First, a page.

Why Defining a 'Forest' in India Is Harder Than It Sounds (And Why That Matters)

 
 

As I discussed earlier, the Indian Prime Minister’s Office (PMO) has been involved in a tussle with the Tribal Affairs Ministry over the question of the Forest Rights Act (FRA) as well as the rights of forest-based communities. The Environment Ministry has been an instrumental part of this battle by reinterpreting the FRA and paving the road to doing away with consent, on multiple levels, from ‘gram sabhas’ (village-level governments) before chopping down India’s traditional forests.

This entire debacle occurs as the government has made parallels commitments to afforestation through policies like the Green India Mission, the explicit goals of which include increasing the forest-based livelihoods of millions of households. The FRA is what allows these communities the right to manage India’s forests instead of merely constituting a low rung in the government’s monopoly over them. However, in repeated instances, as an analysis of the correspondence between the ministries suggests, the Tribal Affairs Ministry has not been able to put up a strong offensive – and as a result, India’s forest policy is now up for review.

Environment Minister Prakash Javadekar said that he will convene a meeting of State Forest and Environment ministers to discuss plans to improve the quality of forest conservation efforts, implement scientific management of forests, and attempt to achieve a target of 33 percent forest cover throughout the country. He also outlined a proposal that would allow degraded land to be leased out to industries to harvest timber. However, the important first step towards revamping forest policy must be defining what actually constitutes a forest. And this is where the trouble begins.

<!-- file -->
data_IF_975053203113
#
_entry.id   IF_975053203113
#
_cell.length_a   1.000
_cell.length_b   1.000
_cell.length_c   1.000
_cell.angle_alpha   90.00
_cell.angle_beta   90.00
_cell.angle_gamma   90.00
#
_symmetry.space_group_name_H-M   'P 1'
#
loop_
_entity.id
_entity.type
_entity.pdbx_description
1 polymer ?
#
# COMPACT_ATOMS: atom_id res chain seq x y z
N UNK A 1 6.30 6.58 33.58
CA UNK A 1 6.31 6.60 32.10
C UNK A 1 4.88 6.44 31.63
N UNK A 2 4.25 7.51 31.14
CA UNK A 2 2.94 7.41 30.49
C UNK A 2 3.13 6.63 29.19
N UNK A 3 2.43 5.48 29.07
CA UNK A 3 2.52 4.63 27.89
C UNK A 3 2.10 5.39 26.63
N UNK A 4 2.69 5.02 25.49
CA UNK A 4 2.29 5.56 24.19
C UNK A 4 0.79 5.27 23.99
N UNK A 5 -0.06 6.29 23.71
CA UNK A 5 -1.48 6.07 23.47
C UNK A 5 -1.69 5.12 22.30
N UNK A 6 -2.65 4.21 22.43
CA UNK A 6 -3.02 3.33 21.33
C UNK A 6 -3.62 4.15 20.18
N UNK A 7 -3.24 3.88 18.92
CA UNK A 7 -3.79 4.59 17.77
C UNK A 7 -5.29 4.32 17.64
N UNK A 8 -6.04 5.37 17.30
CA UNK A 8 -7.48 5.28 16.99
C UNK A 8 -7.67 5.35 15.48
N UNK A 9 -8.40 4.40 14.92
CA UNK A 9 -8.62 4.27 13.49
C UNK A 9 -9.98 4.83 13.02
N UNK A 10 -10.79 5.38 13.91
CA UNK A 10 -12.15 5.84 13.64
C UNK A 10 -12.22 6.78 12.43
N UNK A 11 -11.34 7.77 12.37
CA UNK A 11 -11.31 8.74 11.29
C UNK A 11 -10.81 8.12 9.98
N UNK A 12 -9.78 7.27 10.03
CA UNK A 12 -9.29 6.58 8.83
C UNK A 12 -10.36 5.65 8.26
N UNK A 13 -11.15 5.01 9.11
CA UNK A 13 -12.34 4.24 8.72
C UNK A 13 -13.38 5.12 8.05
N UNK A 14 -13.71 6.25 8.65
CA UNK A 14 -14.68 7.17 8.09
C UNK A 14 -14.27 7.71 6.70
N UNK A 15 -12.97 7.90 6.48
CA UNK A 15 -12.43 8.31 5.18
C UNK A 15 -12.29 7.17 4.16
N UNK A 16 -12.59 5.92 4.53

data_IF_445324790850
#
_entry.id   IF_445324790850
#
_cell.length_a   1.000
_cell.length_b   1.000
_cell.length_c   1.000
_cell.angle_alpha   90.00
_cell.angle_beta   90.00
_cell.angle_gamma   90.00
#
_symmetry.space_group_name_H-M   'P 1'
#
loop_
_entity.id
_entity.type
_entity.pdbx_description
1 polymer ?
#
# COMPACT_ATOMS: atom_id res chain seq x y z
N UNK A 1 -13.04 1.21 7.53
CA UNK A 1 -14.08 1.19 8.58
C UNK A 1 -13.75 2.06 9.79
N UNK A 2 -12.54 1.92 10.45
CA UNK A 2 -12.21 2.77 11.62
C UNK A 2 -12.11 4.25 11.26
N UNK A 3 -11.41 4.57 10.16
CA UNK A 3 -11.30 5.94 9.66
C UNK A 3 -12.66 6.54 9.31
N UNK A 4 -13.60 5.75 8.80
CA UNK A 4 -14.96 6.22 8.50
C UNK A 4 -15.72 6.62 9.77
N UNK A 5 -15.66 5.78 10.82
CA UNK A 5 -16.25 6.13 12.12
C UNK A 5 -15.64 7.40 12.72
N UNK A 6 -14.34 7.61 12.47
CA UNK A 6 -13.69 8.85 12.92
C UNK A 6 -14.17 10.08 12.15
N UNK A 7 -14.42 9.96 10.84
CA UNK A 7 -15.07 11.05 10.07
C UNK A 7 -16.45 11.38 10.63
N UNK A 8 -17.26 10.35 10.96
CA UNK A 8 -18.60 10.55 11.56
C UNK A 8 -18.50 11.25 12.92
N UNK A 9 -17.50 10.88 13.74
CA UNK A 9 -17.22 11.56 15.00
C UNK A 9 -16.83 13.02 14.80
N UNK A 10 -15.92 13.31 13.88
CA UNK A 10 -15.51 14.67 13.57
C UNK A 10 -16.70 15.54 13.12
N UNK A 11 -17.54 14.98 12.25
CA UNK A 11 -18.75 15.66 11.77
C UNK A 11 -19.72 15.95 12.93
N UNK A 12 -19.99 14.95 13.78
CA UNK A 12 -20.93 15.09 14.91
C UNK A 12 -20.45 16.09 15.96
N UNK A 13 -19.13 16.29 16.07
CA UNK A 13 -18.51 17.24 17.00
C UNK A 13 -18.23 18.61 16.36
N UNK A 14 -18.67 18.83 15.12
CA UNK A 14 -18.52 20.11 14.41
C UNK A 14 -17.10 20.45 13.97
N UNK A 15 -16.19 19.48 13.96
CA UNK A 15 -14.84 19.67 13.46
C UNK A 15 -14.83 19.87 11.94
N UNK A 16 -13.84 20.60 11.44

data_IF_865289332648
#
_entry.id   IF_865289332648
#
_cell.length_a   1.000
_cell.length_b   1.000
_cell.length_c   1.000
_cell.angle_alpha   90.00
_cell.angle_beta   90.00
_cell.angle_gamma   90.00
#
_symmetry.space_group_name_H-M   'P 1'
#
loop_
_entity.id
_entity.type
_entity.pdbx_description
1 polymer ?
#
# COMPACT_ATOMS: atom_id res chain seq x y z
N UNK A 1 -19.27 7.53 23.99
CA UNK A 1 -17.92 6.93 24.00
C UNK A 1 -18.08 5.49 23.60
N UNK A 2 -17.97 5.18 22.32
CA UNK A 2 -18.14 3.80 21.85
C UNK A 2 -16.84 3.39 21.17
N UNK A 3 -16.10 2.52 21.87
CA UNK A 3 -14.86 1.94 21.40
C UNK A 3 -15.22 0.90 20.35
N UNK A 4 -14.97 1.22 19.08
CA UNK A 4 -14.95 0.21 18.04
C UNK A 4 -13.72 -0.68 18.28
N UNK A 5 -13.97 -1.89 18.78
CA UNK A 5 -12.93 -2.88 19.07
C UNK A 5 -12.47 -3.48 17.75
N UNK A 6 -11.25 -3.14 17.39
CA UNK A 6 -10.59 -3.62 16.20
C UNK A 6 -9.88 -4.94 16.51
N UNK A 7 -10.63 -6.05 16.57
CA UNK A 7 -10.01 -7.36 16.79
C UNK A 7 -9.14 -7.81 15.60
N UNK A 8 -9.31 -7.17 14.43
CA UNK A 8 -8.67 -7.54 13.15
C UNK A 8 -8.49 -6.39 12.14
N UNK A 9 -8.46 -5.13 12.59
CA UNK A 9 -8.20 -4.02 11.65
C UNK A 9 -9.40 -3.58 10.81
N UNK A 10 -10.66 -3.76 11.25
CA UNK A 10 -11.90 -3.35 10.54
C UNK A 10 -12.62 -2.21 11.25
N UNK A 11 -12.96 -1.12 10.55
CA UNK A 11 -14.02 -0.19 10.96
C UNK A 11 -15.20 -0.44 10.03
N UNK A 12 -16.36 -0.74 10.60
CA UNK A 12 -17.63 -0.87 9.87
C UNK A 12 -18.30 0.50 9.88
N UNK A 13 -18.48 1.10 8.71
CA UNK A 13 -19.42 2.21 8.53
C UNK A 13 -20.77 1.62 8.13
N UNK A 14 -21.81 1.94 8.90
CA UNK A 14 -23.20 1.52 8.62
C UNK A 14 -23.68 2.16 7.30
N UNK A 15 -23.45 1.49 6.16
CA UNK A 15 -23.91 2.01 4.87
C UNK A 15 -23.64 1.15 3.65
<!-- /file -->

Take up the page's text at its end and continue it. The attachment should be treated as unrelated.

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The Forest Conservation Act (FCA) of 1980, upon which subsequent laws have been built, never clearly defined what a forest was – thus allowing for disparity in interpretation from state to state as well as legal battles over whether vast tracts of land could benefit from non-interference by being defined as forests.

Javadekar’s statement indicates that currently notified forests as well as areas with a good canopy will constitute forests. While this is merely a provisional definition in a draft notification, it immediately raises concerns about thinner green areas, which are vulnerable because of their proximity to important cities. Similarly, scrub forests may be at threat from such a definition.

States, under the new definition, are classified into those that had clearly demarcated forest areas as of the FCA 1980 and those that did not. They are placed into a hierarchy further on the basis of those that have significant green cover and those that do not – giving more leeway for State governments to allocate portions of forest land in the more densely green states. More problematic though is the idea that the purpose of redefinition is to bring some clarity in order to facilitate infrastructure development – tipping the balance in favor of industry in the perennial debate between development and the environment.

The July meeting and its subsequent outcomes are crucial in deciding what the Environment Ministry’s goals regarding forest conservation in practice are and who exactly it wishes to protect. The afforestation projects it hopes to undertake and its professed commitment toward communities whose livelihoods depend on forests will not meet with success if forest conservation laws continue to be perceived as roadblocks, instead of steps towards development in a holistic sense.

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